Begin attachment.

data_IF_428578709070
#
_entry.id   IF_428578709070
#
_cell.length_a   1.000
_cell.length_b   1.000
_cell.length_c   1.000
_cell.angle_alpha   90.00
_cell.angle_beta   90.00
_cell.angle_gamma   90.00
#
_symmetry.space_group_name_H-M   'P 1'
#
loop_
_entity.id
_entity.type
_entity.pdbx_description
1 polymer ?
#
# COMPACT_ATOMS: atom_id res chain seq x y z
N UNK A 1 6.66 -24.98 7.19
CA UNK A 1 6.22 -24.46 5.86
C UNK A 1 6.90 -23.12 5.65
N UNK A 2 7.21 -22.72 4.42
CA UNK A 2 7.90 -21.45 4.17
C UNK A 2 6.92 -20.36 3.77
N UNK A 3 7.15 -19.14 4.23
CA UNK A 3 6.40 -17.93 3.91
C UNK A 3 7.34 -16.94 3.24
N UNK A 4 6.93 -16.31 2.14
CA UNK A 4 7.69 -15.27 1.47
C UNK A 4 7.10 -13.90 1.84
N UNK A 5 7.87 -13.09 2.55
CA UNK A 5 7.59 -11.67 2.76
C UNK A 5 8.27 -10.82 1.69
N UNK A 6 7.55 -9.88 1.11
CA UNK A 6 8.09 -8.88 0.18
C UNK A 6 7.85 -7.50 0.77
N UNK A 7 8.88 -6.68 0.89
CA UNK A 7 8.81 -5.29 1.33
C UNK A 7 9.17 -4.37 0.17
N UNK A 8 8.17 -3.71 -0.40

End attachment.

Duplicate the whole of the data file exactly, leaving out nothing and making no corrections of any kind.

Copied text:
data_IF_428578709070
#
_entry.id   IF_428578709070
#
_cell.length_a   1.000
_cell.length_b   1.000
_cell.length_c   1.000
_cell.angle_alpha   90.00
_cell.angle_beta   90.00
_cell.angle_gamma   90.00
#
_symmetry.space_group_name_H-M   'P 1'
#
loop_
_entity.id
_entity.type
_entity.pdbx_description
1 polymer ?
#
# COMPACT_ATOMS: atom_id res chain seq x y z
N UNK A 1 6.66 -24.98 7.19
CA UNK A 1 6.22 -24.46 5.86
C UNK A 1 6.90 -23.12 5.65
N UNK A 2 7.21 -22.72 4.42
CA UNK A 2 7.90 -21.45 4.17
C UNK A 2 6.92 -20.36 3.77
N UNK A 3 7.15 -19.14 4.23
CA UNK A 3 6.40 -17.93 3.91
C UNK A 3 7.34 -16.94 3.24
N UNK A 4 6.93 -16.31 2.14
CA UNK A 4 7.69 -15.27 1.47
C UNK A 4 7.10 -13.90 1.84
N UNK A 5 7.87 -13.09 2.55
CA UNK A 5 7.59 -11.67 2.76
C UNK A 5 8.27 -10.82 1.69
N UNK A 6 7.55 -9.88 1.11
CA UNK A 6 8.09 -8.88 0.18
C UNK A 6 7.85 -7.50 0.77
N UNK A 7 8.88 -6.68 0.89
CA UNK A 7 8.81 -5.29 1.33
C UNK A 7 9.17 -4.37 0.17
N UNK A 8 8.17 -3.71 -0.40